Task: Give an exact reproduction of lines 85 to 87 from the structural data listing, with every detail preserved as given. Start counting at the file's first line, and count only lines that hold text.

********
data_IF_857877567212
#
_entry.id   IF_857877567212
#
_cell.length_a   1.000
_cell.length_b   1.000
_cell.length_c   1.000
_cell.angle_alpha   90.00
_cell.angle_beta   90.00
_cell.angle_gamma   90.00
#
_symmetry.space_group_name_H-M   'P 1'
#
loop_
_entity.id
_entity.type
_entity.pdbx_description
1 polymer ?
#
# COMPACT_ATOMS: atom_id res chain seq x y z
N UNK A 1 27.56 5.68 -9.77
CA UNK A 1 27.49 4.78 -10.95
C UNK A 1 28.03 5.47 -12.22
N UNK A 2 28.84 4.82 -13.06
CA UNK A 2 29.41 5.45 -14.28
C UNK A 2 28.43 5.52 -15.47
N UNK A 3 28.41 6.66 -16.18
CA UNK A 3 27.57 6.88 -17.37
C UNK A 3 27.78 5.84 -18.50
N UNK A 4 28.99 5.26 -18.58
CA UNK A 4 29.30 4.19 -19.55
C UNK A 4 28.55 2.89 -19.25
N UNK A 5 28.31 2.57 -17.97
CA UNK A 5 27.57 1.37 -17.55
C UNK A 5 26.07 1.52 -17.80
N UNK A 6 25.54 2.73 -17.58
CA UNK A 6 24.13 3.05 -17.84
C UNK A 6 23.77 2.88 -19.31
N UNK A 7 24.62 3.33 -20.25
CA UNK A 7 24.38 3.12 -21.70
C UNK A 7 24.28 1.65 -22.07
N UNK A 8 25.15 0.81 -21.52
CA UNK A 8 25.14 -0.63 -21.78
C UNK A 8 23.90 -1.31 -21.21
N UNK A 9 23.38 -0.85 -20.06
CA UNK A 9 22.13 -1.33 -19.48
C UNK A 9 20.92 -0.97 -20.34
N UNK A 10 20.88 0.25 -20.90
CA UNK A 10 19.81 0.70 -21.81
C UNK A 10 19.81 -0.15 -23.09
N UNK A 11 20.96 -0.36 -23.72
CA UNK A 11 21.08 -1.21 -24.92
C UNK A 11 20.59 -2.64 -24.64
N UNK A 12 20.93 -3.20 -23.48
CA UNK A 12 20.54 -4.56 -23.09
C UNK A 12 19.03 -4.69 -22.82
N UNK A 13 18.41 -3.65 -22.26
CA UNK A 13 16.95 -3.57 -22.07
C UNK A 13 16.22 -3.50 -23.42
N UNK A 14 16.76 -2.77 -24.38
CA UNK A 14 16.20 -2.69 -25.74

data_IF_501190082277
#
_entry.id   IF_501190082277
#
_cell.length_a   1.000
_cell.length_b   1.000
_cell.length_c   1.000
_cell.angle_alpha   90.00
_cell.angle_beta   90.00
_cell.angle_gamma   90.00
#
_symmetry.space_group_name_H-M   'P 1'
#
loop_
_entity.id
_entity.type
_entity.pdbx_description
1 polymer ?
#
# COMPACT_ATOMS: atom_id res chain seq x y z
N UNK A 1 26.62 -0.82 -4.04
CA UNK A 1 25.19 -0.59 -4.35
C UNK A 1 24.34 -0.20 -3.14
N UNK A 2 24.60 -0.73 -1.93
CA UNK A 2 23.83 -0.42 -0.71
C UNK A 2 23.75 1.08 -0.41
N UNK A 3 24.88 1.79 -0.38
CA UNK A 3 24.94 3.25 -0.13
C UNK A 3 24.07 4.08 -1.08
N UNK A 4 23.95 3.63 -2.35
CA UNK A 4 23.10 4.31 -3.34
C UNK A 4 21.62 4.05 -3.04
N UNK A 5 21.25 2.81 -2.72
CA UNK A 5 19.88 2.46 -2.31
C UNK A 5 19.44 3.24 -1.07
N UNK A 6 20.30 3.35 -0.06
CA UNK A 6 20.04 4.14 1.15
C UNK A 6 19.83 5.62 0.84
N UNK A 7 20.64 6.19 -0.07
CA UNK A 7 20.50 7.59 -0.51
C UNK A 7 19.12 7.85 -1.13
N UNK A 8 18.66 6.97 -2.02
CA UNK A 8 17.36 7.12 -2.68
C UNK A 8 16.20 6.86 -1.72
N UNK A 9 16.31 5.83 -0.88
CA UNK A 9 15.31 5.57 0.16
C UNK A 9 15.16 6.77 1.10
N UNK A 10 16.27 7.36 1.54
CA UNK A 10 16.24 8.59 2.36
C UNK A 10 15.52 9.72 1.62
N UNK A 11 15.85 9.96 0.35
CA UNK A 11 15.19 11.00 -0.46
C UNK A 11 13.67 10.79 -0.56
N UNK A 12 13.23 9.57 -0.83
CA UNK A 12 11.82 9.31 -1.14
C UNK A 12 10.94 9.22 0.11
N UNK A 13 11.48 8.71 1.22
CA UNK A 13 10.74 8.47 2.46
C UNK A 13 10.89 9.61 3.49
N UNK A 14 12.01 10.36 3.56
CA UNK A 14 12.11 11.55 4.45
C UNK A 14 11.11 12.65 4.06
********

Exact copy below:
N UNK A 2 24.60 -0.73 -1.93
CA UNK A 2 23.83 -0.42 -0.71
C UNK A 2 23.75 1.08 -0.41